Felix Pergande - Fotolia

US court orders Gozi money-stealing virus co-creator to pay $6.9m

Nikita Kuzmin spared further jail time after co-operating with investigators for the past three years

Russian cyber criminal Nikita Kuzmin must pay $6.9m in forfeiture and restitution for helping to create and distribute the Gozi money-stealing virus, according to a US judicial ruling.

However, he’s been spared additional jail time because of his co-operation with investigators during the three years he has already spent in US custody, reports Bloomberg.

Kuzmin was arrested in 2013 and charged alongside Romanian Mihai Ionut Paunescu and 27-year-old Latvian Deniss Calovskis.

The three men were identified and tracked down by the FBI, which was working with a number of European nations, including the UK.

PDFs used to transport virus

Kuzmin’s assistance led to the conviction of Calovskis and the arrest of Paunescu in Romania in December 2012. The latter is still awaiting extradition to the US, according to Voice of America (VOA), a broadcaster and news service linked to the US government.

The virus was used to collect personal bank information and steal at least $50m in Europe and the US between 2005 and 2011.

The malware was spread using malicious PDF documents, which seemed legitimate but once opened infected the victim’s computer and began logging banking credentials.

Calovskis, who wrote some of the computer code that enabled the virus to target particular banks, pleaded guilty in 2015 and was sentenced in January 2016 to the 21 months he had already spent in US custody.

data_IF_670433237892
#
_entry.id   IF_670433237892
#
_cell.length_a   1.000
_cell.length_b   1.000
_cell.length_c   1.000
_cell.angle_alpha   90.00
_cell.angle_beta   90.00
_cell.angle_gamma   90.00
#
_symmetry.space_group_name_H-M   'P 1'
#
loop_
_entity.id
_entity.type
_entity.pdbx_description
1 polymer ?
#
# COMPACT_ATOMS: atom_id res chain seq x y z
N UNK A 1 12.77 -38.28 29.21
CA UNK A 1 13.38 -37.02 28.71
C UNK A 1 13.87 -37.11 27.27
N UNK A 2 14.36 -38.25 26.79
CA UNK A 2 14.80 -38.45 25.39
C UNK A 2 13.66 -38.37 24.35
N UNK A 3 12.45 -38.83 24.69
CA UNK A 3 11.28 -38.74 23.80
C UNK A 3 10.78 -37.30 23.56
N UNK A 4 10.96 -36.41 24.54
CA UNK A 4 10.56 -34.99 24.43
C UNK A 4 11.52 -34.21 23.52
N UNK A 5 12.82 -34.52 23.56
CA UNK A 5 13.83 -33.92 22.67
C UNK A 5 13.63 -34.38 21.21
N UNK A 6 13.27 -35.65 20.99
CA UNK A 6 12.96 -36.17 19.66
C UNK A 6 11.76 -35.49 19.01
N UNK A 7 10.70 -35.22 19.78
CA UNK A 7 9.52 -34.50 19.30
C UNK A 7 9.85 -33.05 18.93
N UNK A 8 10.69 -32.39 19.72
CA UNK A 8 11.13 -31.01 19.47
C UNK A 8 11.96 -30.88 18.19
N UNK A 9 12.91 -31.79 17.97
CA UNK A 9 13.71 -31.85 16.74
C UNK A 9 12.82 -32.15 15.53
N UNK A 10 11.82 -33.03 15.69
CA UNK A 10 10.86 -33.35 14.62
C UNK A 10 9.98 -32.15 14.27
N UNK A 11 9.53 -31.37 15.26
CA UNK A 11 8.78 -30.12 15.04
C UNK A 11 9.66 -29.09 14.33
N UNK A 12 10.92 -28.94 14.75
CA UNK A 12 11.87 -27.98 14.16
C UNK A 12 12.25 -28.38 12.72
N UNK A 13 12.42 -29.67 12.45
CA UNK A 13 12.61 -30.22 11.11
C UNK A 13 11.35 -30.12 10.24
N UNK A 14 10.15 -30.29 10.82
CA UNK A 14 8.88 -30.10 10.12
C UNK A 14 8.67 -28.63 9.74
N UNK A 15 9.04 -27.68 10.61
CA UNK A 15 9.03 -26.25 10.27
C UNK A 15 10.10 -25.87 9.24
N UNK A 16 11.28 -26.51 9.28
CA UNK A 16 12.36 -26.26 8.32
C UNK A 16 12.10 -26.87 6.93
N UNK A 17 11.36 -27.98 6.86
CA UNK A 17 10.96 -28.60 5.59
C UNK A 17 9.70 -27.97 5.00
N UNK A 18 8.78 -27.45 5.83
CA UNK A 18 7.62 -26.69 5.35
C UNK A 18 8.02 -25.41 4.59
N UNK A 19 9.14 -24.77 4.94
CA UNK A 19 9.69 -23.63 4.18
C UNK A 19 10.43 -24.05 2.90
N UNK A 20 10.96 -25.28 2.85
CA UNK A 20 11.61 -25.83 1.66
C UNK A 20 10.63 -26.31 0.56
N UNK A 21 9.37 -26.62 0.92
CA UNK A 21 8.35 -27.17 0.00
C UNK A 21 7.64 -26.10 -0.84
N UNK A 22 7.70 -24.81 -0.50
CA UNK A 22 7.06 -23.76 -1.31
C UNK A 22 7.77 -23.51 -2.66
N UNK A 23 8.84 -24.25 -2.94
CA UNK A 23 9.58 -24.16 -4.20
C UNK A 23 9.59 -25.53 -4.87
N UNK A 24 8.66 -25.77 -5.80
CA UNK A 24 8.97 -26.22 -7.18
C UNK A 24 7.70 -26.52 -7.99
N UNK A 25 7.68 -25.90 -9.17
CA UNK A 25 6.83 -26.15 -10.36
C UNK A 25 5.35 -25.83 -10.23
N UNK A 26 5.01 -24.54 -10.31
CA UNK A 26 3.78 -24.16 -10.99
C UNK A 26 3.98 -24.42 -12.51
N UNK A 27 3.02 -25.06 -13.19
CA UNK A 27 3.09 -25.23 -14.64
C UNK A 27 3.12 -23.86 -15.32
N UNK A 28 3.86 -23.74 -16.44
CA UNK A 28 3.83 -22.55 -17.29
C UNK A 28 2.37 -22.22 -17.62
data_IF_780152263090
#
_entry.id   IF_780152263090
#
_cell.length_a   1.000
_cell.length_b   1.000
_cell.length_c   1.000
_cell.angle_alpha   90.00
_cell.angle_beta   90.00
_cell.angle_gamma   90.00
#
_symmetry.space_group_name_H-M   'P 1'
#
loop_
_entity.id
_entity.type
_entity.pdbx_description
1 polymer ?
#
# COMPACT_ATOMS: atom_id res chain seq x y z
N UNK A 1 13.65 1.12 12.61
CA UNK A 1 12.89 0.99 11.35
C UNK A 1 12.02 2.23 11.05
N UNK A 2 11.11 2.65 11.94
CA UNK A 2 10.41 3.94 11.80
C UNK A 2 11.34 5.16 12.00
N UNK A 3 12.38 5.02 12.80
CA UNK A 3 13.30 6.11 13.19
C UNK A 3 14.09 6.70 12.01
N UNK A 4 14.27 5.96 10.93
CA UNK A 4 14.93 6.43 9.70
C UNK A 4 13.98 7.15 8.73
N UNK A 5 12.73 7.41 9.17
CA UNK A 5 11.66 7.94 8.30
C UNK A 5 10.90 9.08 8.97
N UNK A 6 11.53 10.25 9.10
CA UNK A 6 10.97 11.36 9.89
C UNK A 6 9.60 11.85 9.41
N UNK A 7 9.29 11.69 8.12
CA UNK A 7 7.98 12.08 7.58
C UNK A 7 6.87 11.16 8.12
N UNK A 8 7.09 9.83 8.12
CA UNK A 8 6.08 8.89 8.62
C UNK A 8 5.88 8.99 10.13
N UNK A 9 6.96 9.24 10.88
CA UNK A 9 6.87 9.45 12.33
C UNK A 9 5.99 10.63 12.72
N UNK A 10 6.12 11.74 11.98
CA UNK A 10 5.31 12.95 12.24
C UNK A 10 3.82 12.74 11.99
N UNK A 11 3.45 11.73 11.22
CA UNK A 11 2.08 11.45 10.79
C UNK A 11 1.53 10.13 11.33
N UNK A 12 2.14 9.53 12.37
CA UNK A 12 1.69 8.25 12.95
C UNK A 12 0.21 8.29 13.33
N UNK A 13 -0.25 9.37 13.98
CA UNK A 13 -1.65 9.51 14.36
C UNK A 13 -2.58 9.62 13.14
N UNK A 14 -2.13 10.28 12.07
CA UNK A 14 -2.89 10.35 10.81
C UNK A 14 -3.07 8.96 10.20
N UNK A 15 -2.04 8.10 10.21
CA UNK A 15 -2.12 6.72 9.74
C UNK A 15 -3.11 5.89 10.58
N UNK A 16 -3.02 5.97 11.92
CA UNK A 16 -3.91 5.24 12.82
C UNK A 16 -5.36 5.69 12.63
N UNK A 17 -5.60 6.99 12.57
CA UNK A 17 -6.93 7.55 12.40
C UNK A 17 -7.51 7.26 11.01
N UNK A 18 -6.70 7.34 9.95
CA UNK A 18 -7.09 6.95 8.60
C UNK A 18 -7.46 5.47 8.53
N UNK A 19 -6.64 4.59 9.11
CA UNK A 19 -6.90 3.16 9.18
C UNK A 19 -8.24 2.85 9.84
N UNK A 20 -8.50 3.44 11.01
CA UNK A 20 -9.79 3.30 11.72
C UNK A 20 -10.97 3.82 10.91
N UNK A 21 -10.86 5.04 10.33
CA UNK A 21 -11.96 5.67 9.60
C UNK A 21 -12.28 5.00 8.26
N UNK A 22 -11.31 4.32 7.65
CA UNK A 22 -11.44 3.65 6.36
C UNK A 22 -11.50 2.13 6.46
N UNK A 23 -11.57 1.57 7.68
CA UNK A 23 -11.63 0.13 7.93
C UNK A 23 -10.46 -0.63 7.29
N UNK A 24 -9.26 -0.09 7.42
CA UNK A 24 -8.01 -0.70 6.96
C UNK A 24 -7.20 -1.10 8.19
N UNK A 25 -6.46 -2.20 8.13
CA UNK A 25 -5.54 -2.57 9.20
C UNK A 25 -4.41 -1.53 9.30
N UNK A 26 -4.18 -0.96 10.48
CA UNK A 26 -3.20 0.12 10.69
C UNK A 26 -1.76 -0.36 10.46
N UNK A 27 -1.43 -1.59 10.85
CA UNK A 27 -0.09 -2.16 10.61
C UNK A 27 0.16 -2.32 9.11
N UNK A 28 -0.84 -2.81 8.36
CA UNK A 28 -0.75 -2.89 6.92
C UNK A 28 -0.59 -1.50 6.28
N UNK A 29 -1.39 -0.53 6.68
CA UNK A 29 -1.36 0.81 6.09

US authorities believe the gang began operating in Europe and then moved on to the US, infecting more than 190 computers belonging to US space agency Nasa.

The details of 10,000 bank accounts belonging to 5,200 people in the UK, Germany, Poland, France, Finland, Italy, Turkey and the US were collected.

The case is one of several prosecutions brought by US attorney for the Southern District of New York Preet Bharara in recent years targeting cyber criminals.

Renting malware capabilities

Bharara said in renting the Gozi malware to others, Kuzmin made it widely accessible to criminals who do not have the same skills as the creators.

“From this perspective, Kuzmin’s crime is particularly significant,” said Bharara in a letter to the court, noting that this had become the dominant model used in the cyber criminal world.

In September 2014, a report from Europol’s European Cybercrime Centre found the cyber crime support industry was becoming increasingly commercialised. Europol is the European Union’s law enforcement agency.

The report said this crime-as-a-service business model drove innovation and sophistication, and provided access to a wide range of services that facilitate almost any type of cyber crime.

“Kuzmin used his talent and skills to create malware with the single purpose of stealing other people’s money, and when he succeeded in doing that, he spent lavish sums on luxury sports cars, and extravagant travel and entertainment in Europe and Russia,” Bharara told the court.

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